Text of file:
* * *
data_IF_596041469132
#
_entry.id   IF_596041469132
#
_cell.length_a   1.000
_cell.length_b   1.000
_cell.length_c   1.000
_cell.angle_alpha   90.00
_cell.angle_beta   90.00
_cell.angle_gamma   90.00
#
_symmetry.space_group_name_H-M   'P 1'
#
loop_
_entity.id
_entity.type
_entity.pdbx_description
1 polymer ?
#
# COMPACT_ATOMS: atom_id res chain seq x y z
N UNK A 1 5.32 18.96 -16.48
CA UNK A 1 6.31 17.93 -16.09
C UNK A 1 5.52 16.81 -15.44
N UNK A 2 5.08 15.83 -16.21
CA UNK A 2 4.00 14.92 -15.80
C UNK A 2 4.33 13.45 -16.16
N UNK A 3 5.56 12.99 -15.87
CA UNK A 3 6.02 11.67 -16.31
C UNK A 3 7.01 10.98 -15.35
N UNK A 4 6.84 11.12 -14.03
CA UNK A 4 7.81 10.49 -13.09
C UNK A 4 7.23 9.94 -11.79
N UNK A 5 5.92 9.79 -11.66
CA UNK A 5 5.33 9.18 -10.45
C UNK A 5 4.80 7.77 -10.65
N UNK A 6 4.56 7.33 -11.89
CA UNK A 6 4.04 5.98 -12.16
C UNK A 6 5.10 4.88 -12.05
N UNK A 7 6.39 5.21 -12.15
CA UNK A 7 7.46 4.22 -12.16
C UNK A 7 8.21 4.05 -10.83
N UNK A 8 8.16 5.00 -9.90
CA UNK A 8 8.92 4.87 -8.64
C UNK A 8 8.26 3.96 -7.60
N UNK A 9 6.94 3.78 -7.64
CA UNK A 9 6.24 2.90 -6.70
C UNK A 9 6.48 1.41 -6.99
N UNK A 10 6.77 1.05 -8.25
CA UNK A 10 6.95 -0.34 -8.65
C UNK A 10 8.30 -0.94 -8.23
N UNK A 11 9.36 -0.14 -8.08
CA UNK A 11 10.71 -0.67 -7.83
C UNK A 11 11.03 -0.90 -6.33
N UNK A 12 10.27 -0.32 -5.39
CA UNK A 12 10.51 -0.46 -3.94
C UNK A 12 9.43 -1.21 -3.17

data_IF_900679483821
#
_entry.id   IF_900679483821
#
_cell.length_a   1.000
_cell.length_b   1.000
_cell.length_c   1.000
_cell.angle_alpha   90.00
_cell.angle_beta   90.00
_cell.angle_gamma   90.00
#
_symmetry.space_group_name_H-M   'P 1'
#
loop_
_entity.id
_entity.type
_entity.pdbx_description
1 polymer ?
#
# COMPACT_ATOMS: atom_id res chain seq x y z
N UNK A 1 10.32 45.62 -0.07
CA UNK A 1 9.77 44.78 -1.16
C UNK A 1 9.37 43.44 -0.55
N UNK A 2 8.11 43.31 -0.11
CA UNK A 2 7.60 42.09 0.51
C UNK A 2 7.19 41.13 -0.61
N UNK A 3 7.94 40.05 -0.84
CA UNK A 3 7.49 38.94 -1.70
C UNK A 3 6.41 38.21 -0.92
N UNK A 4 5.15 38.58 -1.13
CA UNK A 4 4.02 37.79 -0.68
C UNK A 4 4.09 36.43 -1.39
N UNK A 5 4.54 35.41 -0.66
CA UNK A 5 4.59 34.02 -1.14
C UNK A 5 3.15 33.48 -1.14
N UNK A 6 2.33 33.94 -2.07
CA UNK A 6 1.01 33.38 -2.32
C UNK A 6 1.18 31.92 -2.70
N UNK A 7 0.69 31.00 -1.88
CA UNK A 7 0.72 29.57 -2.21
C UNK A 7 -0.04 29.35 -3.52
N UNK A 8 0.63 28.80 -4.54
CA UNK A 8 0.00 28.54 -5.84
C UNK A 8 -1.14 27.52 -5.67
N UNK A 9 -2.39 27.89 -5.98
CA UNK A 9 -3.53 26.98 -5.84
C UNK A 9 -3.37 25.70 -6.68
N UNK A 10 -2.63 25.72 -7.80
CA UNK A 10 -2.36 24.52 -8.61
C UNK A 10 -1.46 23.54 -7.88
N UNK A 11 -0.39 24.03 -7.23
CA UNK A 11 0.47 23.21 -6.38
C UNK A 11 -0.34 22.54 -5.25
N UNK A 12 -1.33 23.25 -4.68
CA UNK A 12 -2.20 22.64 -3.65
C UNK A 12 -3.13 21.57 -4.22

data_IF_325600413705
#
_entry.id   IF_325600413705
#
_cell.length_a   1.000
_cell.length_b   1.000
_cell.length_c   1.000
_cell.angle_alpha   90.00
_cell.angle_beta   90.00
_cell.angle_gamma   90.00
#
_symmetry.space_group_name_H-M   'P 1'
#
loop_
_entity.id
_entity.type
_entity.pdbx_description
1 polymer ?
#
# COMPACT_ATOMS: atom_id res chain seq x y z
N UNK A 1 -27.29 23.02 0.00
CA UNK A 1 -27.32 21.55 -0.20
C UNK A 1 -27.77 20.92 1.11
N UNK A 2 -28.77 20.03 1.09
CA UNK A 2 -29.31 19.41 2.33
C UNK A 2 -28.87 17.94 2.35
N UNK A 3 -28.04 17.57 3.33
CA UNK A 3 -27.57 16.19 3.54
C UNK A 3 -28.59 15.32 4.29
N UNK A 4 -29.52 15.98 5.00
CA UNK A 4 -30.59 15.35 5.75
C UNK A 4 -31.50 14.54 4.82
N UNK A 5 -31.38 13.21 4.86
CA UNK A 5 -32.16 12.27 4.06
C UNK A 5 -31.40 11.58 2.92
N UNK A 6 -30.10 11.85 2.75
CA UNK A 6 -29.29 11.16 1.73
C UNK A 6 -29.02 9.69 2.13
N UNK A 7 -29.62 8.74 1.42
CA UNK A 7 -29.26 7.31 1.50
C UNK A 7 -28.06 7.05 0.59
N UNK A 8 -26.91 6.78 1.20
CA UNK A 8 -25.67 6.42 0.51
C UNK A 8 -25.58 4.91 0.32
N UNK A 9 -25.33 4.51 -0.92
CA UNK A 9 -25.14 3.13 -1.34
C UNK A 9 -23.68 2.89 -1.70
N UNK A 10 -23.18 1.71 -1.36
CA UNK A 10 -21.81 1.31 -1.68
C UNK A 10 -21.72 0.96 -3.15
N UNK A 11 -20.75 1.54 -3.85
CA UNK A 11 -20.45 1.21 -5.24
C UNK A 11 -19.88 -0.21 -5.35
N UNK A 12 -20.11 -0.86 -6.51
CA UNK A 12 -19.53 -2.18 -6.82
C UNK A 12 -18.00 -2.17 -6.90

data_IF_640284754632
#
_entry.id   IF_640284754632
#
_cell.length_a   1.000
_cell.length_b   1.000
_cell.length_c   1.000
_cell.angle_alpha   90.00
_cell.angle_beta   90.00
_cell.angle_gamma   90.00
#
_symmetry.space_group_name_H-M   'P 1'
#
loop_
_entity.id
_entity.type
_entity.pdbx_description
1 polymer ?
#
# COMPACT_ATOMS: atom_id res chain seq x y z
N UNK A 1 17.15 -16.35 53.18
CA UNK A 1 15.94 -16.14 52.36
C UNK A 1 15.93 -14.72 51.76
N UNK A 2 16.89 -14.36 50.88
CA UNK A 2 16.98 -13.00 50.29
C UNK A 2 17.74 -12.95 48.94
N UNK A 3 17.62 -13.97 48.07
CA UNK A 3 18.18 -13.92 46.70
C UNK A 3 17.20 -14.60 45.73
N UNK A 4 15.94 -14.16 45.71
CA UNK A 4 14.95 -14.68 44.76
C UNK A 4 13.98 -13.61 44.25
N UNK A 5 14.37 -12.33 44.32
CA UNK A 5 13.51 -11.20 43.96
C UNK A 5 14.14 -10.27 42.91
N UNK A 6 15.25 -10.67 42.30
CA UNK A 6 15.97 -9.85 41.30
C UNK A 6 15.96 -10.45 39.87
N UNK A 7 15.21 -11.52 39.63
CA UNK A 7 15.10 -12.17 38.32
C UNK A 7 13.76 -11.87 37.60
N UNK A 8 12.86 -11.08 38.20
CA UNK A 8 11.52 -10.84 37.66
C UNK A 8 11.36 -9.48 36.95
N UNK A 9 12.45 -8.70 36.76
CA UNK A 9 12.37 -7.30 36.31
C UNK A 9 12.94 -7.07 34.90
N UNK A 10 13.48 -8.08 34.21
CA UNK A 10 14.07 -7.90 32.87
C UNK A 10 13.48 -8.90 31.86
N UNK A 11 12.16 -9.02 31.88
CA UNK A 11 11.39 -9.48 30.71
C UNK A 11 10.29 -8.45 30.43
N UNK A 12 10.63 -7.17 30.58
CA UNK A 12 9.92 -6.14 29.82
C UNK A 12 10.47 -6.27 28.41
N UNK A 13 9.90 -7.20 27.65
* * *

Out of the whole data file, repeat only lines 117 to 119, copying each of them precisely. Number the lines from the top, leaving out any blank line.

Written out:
_cell.length_a   1.000
_cell.length_b   1.000
_cell.length_c   1.000